The new database contains testing results for over 5,000 products from many different categories, including: pet products, women’s handbags, back-to-school supplies, children’s toys and the latest on cars and children’s car seats. We use so many different products in our day-to-day lives and the testing results from HealthyStuff.org show just how pervasive toxic chemicals are in those products. Healthy Legacy’s Co-Director, Kathleen Schuler, was on KSTC (channel 45 in Minneapolis) to discuss the testing results. Take a look!
Nearly 700 new and used vehicles were tested—the database shows the best and worst picks in every vehicle class. The average American spends more than 1.5 hours in their car every day, so it is disconcerting to know that the levels of some chemicals found in vehicles are 5–10 times higher than in the home or office.
Pets are also members of our families and so the researchers at HealthyStuff.org decided to test the products meant for them as well. They tested over 400 products like beds, toys, collars and leashes and found that 45 percent of the pet products contained at least one (or more) chemical of concern. Nearly half of the pet collars tested contained detectable levels of lead, and 27 percent contained levels so high they exceeded the limit set by the Consumer Product Safety Commission for children’s products (300 parts per million).
Over two-thirds of the 60 common school supplies that were tested contained one or more chemical of concern, including 56 percent being made from PVC, the poison plastic.
Researchers tested more than 100 plastic women's handbags and found lead in 75 percent of the bags analyzed. Sixty-four percent of the bags contained levels of lead over 300 ppm, and over half contained more than 1,000 ppm of lead.
What’s the solution?
Healthy Legacy is pushing for comprehensive chemical policy reform and is part of the Safer Chemicals, Healthy Families campaign. The campaign is working to reform the Toxic Substances Control Act (TSCA), our country's outdated legislation meant to regulate chemicals.
The reform platform would place the burden on chemical manufacturers (not product manufacturers or retailers) to test chemicals for their effects and develop hazard information. The platform would phase out chemicals we know are toxic and it would promote the development and use of safer alternatives.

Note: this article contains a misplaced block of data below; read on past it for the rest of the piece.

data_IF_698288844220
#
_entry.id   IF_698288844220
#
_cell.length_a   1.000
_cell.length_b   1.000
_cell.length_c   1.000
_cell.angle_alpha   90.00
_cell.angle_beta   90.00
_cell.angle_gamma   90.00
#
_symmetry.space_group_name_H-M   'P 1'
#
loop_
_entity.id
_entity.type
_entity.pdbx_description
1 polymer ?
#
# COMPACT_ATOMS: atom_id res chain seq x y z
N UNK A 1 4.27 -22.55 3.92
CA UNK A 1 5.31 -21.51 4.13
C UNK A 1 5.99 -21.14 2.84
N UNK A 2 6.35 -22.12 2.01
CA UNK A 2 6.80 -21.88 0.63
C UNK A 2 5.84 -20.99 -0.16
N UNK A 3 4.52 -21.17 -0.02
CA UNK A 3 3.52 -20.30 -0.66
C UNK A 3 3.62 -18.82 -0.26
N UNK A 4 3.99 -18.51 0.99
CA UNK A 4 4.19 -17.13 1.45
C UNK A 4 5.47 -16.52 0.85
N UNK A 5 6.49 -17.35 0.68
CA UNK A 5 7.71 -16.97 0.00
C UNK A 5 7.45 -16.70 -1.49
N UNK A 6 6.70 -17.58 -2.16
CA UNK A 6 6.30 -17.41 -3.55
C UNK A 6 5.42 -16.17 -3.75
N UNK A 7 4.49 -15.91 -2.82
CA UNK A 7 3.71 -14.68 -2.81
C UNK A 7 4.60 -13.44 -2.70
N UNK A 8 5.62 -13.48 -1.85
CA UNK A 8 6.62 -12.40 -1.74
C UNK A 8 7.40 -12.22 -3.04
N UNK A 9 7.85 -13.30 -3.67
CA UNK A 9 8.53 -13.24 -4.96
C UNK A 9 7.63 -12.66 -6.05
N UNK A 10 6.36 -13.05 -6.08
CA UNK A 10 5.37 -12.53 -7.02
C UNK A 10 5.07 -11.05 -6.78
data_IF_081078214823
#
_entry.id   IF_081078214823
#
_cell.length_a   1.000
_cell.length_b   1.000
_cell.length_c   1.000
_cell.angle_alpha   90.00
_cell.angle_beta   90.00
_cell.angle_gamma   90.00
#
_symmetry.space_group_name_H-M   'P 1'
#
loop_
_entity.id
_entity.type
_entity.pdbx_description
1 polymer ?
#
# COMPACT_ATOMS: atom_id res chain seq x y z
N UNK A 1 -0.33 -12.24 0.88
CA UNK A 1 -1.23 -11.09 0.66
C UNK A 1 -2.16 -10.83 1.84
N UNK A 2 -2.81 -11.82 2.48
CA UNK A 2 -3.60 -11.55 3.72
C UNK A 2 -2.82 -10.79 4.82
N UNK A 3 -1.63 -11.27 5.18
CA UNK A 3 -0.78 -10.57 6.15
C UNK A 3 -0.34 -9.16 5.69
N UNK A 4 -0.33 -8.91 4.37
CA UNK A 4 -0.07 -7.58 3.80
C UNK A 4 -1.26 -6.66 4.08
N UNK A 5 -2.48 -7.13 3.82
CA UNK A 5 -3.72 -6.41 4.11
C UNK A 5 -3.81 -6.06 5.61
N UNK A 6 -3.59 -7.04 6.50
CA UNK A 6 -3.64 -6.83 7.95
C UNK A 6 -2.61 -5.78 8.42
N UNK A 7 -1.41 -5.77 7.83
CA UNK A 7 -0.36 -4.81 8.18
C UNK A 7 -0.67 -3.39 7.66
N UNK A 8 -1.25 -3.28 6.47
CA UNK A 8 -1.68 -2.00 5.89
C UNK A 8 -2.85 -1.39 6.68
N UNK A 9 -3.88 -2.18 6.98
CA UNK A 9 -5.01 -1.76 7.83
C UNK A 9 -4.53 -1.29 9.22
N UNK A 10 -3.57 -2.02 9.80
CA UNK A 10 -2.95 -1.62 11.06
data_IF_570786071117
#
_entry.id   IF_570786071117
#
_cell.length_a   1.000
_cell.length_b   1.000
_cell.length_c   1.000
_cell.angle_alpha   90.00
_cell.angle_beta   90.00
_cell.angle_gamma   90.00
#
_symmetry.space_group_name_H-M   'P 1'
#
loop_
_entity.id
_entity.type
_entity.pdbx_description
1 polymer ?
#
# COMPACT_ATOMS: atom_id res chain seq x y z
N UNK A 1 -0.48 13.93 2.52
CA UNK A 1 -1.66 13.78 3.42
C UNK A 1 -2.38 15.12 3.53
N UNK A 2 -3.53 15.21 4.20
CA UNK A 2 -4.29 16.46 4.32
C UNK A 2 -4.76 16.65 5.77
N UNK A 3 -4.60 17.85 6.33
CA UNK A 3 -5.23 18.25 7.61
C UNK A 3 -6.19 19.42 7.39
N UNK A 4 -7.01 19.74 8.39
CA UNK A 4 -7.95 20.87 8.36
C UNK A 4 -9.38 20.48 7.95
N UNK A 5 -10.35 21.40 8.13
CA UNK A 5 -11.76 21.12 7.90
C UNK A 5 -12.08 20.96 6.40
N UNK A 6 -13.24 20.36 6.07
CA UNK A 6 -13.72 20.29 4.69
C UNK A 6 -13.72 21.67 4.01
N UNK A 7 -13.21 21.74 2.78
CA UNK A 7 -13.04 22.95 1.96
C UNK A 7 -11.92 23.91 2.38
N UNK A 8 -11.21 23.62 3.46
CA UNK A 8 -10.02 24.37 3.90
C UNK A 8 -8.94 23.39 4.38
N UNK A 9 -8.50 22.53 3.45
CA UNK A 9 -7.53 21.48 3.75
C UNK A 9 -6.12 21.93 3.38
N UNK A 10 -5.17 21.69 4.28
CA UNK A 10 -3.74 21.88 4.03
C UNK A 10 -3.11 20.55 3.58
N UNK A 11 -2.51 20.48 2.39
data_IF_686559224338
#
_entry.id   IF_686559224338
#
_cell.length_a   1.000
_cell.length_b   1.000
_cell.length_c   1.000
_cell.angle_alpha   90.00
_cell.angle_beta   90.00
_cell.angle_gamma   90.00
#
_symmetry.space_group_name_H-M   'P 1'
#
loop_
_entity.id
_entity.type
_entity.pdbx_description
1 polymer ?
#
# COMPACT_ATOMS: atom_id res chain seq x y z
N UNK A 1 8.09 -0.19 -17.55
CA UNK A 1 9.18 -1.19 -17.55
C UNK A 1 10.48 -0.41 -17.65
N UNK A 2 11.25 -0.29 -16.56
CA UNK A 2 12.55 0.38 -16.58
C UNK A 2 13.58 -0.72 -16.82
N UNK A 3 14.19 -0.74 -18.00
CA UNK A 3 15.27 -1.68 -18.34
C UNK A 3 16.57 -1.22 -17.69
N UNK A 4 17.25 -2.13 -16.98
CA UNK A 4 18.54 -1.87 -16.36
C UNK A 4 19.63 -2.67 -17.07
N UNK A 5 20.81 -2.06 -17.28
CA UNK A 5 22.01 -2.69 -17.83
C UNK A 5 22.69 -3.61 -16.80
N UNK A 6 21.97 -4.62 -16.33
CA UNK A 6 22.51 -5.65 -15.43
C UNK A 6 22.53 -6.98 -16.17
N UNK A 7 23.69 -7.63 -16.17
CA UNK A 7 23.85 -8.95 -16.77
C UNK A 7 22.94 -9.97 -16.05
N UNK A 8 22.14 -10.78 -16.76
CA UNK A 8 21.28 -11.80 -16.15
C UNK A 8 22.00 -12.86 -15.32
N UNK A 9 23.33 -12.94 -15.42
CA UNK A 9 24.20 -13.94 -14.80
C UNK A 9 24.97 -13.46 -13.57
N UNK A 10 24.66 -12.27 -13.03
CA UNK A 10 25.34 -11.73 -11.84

The HealthyStuff.org database will help us find safer alternatives to the chemical-laden products that populate our lives, but most of us aren’t able to do an exhaustive research project before heading out to the store. That’s why we need a comprehensive reform of laws that regulate chemicals in this country. We should all do what we can to make our lives safer on a daily basis, but we should also expect our government to use its resources to prevent harm before it happens!
To find out more about the Safer Chemicals, Healthy Families campaign, go visit http://www.saferchemicals.org/.
A war of words has erupted between the American Veterinary Medical Association (AVMA) and some leading advocates for reducing unnecessary antibiotics in animal feed, like Johns Hopkins University Bloomberg School of Public Health and the Pew Commission on Industrial Animal Production.
The best public estimates currently say that 70 percent of all antibiotics in the U.S. are fed to healthy animals, to help them grow faster on less animal feed, and to compensate for the fact that animals are typically raised under stressful, closely confined conditions that tend to increase their likelihood of getting sick.
So it's particularly timely to read a new report from the chief government veterinarians in Denmark, where more than 10 years ago—and at the behest of that country's meat producers—they stopped feeding human antibiotics to animals to make them grow faster.
Why is Denmark so important when it comes to antibiotics and animals? Well, it's a leading meat producer and the largest exporter of pork in the world.
So, what happened? More than a decade ago, Danish meat producers looked hard at their own use of antibiotics and realized that not only could it undermine public health, but that their markets for exporting meat products were at risk as well. Specifically, Danish veterinary experts had been warning that continuing the use of these antibiotics could compromise their future effectiveness for treating serious infections in both humans and animals, since they seemed to be helping to create more antibiotic resistant bacteria.
From 1998 to 1999, Danish producers stopped using antibiotics to promote animal growth, first in chickens, then in hogs. Eventually, their entire agricultural use of antibiotics dropped by over half. Among several different kinds of bacteria found in farm animals and on food, drug resistance declined in a major way. This represents a huge improvement to public health.